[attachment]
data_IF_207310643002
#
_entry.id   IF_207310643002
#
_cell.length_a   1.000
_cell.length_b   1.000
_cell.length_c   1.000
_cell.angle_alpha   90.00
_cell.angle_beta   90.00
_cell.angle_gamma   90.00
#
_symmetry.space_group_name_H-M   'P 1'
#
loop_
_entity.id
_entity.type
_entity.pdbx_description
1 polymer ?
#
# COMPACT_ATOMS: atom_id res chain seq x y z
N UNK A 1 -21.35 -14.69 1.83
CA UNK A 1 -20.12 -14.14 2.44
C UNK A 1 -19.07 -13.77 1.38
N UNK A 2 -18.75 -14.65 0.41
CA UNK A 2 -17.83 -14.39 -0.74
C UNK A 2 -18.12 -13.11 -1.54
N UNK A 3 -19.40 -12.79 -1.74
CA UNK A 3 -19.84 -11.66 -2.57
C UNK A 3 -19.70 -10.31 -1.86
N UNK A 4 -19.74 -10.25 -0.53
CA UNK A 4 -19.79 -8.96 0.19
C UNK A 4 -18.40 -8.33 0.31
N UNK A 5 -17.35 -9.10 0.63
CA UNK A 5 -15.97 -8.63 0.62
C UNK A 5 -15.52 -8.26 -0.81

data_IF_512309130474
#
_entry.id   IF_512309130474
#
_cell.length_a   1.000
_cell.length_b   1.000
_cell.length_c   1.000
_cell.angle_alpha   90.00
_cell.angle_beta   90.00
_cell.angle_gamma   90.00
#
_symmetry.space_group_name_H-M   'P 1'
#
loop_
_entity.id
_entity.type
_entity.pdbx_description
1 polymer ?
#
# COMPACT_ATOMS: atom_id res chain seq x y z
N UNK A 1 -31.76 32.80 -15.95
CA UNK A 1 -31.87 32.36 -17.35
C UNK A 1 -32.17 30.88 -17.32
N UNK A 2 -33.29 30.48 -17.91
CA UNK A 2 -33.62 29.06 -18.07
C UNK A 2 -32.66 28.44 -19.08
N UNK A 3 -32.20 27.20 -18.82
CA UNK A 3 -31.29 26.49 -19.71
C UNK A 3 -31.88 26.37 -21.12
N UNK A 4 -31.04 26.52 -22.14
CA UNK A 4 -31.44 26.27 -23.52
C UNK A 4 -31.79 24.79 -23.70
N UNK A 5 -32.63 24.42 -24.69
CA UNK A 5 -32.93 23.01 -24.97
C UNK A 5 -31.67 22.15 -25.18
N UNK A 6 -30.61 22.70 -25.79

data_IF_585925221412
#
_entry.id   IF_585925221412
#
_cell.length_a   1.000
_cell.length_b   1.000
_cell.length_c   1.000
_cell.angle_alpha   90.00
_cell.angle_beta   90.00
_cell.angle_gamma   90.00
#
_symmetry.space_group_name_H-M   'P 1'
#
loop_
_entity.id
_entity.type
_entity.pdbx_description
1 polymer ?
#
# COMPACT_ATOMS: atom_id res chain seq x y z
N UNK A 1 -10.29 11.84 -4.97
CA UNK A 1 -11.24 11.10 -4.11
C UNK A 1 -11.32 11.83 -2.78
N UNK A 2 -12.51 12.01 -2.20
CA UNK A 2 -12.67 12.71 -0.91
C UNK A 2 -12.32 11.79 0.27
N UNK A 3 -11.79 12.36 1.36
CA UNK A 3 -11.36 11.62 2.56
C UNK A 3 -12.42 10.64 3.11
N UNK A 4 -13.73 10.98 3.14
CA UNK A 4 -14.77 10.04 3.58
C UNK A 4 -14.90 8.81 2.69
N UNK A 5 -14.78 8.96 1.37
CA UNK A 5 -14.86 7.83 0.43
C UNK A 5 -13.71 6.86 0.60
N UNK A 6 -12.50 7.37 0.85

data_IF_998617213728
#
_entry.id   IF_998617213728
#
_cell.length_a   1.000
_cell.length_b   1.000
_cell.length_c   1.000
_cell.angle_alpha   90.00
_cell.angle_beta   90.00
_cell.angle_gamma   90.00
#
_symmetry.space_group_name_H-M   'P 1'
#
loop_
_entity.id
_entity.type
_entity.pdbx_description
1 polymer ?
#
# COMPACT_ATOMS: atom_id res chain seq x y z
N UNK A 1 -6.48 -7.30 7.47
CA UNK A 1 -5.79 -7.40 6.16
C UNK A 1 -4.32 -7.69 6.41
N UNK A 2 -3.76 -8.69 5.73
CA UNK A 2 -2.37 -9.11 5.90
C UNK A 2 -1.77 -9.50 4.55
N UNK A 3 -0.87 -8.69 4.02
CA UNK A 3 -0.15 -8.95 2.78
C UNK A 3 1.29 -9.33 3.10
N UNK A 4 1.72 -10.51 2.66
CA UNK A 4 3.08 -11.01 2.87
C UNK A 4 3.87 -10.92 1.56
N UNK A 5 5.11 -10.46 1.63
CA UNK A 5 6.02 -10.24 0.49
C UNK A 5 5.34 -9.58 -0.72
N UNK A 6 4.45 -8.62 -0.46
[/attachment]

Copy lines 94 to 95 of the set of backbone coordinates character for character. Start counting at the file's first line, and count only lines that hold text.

C UNK A 1 -11.32 11.83 -2.78
N UNK A 2 -12.51 12.01 -2.20